Lewis Gilbert, meanwhile, has a very distinct eye. Certain camera angles, deliveries, and stuntwork is exceptional here. I think Young is a little flavorless, or at least his flavor doesn’t package the ridiculous aspects of Bond properly. To contrast, Young’s last villain, Largo, has an eyepatch and feeds people to sharks and there is not a single drop of charisma or terror to be found. Pleasance’s Blofeld, alternatively, is the stuff of legend. The way he talks to Bond is a direct line of sight to the camera, like Hannibal Lecter in The Silence of the Lambs (1991). His deformity doesn’t award him sympathy; instead, it grants you access to seeing the cold distant side of him Pleasance’s normal face does not offer. The camera angles zoom in; they shake, they tilt. This sort of stuff might not be advanced for film at this time, but it’s definitely advanced for Bond.
To further talk about Blofeld, this is the film where he’s actually a thing. Before, we had a very good voice over from Eric Pohlmann, but it’s sort of an Inspector Gadget-Klaw scenario. He was disembodied. A big bad puppet master. Here, he seems less puppet master and more psychopath with a lot of money. Remember that in like twenty reviews.
I talked about the directing a little bit and I talked about Blofeld already. I again think this is pretty engaging. This is the first two hour and something Bond film I saw where I didn’t have to force myself to care at one point so that’s pretty good.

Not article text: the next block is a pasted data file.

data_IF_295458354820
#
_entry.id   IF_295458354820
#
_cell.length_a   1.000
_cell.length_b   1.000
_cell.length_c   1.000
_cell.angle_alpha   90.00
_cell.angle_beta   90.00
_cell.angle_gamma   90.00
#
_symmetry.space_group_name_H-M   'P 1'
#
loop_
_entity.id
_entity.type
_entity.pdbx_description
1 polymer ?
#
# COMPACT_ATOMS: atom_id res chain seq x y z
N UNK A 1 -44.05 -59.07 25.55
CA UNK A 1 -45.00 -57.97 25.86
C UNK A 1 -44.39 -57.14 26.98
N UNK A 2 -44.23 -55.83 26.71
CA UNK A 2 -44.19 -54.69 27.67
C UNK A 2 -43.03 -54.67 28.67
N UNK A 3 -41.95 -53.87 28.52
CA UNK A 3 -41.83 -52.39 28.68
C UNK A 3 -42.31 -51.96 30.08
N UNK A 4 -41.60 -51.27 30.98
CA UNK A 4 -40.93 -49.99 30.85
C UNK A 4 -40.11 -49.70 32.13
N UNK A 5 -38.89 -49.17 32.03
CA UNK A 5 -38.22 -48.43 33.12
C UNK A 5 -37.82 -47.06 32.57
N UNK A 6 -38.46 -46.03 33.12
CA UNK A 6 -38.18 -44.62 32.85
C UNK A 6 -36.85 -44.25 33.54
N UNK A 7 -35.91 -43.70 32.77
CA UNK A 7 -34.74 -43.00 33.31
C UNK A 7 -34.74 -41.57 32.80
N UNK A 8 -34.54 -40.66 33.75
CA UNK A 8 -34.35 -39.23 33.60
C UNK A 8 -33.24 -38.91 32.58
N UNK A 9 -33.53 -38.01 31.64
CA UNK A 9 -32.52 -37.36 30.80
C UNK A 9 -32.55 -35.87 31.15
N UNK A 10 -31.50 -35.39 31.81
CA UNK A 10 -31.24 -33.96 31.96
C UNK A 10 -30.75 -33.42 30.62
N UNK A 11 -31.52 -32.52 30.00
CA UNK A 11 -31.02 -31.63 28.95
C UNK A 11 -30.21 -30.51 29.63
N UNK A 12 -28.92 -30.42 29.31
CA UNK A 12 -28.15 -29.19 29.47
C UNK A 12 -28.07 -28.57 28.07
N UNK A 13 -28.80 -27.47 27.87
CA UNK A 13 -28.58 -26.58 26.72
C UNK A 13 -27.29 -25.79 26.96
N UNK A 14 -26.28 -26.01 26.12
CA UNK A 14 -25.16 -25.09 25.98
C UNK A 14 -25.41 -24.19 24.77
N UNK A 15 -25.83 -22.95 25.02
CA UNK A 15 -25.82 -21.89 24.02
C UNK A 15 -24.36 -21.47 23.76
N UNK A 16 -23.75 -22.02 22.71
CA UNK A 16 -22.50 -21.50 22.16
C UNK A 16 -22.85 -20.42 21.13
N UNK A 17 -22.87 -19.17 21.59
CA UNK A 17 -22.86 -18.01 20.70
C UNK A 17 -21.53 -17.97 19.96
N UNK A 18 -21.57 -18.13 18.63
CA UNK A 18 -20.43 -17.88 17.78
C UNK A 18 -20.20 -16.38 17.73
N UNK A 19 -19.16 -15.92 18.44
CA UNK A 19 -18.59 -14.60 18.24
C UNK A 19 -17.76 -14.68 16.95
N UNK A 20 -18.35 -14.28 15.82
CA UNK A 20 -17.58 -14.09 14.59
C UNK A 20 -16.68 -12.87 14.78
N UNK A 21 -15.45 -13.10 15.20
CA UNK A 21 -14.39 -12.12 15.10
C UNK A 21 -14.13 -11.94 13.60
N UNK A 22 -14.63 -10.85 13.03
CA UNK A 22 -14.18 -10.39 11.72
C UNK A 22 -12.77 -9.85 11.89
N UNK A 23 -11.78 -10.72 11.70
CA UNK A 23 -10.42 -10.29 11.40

The theme song has Nancy Sinatra on vocals and she delivers a good performance. That’s pretty much it.
Connery’s worst performance so far here. This kind of film shows the shallowness of his acting. I don’t know how much he’s phoning it in, I don’t know how much is him trying. Certain scenes he would’ve pulled off before (like the Moneypenny interaction) come off as half baked.
To talk about the sexism and racism in the film, there’s a lot to say and ten paragraphs about it won’t cover all of it. This might not be his most misogynist outing, but it’s definitely his most racist. Every moment of this film features an Asian joke. There’s little hard stereotypes here, nothing Mickey Rooney tier, but particularly when Bond and Tiger talk about women in Japan and becoming a ninja we really see a problem that’s not comfortable in any setting. The surgery of adding thicker eyebrows and rubber for the eyes is insane. The “men come first, women come second” mentality leaves a lot to be desired. This is the first Bond movie where Bond’s core and complex emotional relationship of the film has the woman killed off and not be the one Bond kisses at the end. Aki is the most salvageable of female characters here and when they kill her any and all sympathy goes out the door.
I mean, I get it, movie. Ninjas and volcano lairs are cool. This is the best finale so far. Yet, you didn’t have to make Bond one of them. That’s mixing your styles all wrong. A ninja does not want to be Bond and Bond just doesn’t have it in him to be a ninja. When you try to force it like this you insult everybody; Japanese culture especially, because everybody knows after this movie you’re just going to go somewhere else and be just as careless.